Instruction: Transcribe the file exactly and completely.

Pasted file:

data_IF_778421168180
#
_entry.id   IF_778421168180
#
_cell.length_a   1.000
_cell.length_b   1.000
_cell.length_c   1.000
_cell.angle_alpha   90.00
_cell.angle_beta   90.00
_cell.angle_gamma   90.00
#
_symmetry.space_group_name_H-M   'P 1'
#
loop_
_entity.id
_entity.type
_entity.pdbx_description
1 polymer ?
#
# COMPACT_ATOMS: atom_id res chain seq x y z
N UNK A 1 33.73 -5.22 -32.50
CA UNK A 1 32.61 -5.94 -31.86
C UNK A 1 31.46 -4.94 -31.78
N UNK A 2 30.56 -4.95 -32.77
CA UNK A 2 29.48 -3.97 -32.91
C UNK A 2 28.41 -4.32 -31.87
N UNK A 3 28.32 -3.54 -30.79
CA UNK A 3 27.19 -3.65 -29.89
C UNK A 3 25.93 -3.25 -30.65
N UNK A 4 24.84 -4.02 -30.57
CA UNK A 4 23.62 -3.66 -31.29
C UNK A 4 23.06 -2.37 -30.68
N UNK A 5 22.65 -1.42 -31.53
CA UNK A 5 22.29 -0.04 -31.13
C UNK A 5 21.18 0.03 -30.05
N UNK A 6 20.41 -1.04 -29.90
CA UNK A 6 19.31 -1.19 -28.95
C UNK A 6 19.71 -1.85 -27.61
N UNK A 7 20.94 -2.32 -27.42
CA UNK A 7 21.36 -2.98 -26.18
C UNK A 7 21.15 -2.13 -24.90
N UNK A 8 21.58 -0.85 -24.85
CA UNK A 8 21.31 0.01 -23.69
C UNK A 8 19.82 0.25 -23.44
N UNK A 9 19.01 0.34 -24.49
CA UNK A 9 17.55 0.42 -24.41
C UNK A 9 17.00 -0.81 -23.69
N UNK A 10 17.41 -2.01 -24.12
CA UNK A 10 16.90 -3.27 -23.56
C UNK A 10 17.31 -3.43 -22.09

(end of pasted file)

data_IF_778421168180
#
_entry.id   IF_778421168180
#
_cell.length_a   1.000
_cell.length_b   1.000
_cell.length_c   1.000
_cell.angle_alpha   90.00
_cell.angle_beta   90.00
_cell.angle_gamma   90.00
#
_symmetry.space_group_name_H-M   'P 1'
#
loop_
_entity.id
_entity.type
_entity.pdbx_description
1 polymer ?
#
# COMPACT_ATOMS: atom_id res chain seq x y z
N UNK A 1 33.73 -5.22 -32.50
CA UNK A 1 32.61 -5.94 -31.86
C UNK A 1 31.46 -4.94 -31.78
N UNK A 2 30.56 -4.95 -32.77
CA UNK A 2 29.48 -3.97 -32.91
C UNK A 2 28.41 -4.32 -31.87
N UNK A 3 28.32 -3.54 -30.79
CA UNK A 3 27.19 -3.65 -29.89
C UNK A 3 25.93 -3.25 -30.65
N UNK A 4 24.84 -4.02 -30.57
CA UNK A 4 23.62 -3.66 -31.29
C UNK A 4 23.06 -2.37 -30.68
N UNK A 5 22.65 -1.42 -31.53
CA UNK A 5 22.29 -0.04 -31.13
C UNK A 5 21.18 0.03 -30.05
N UNK A 6 20.41 -1.04 -29.90
CA UNK A 6 19.31 -1.19 -28.95
C UNK A 6 19.71 -1.85 -27.61
N UNK A 7 20.94 -2.32 -27.42
CA UNK A 7 21.36 -2.98 -26.18
C UNK A 7 21.15 -2.13 -24.90
N UNK A 8 21.58 -0.85 -24.85
CA UNK A 8 21.31 0.01 -23.69
C UNK A 8 19.82 0.25 -23.44
N UNK A 9 19.01 0.34 -24.49
CA UNK A 9 17.55 0.42 -24.41
C UNK A 9 17.00 -0.81 -23.69
N UNK A 10 17.41 -2.01 -24.12
CA UNK A 10 16.90 -3.27 -23.56
C UNK A 10 17.31 -3.43 -22.09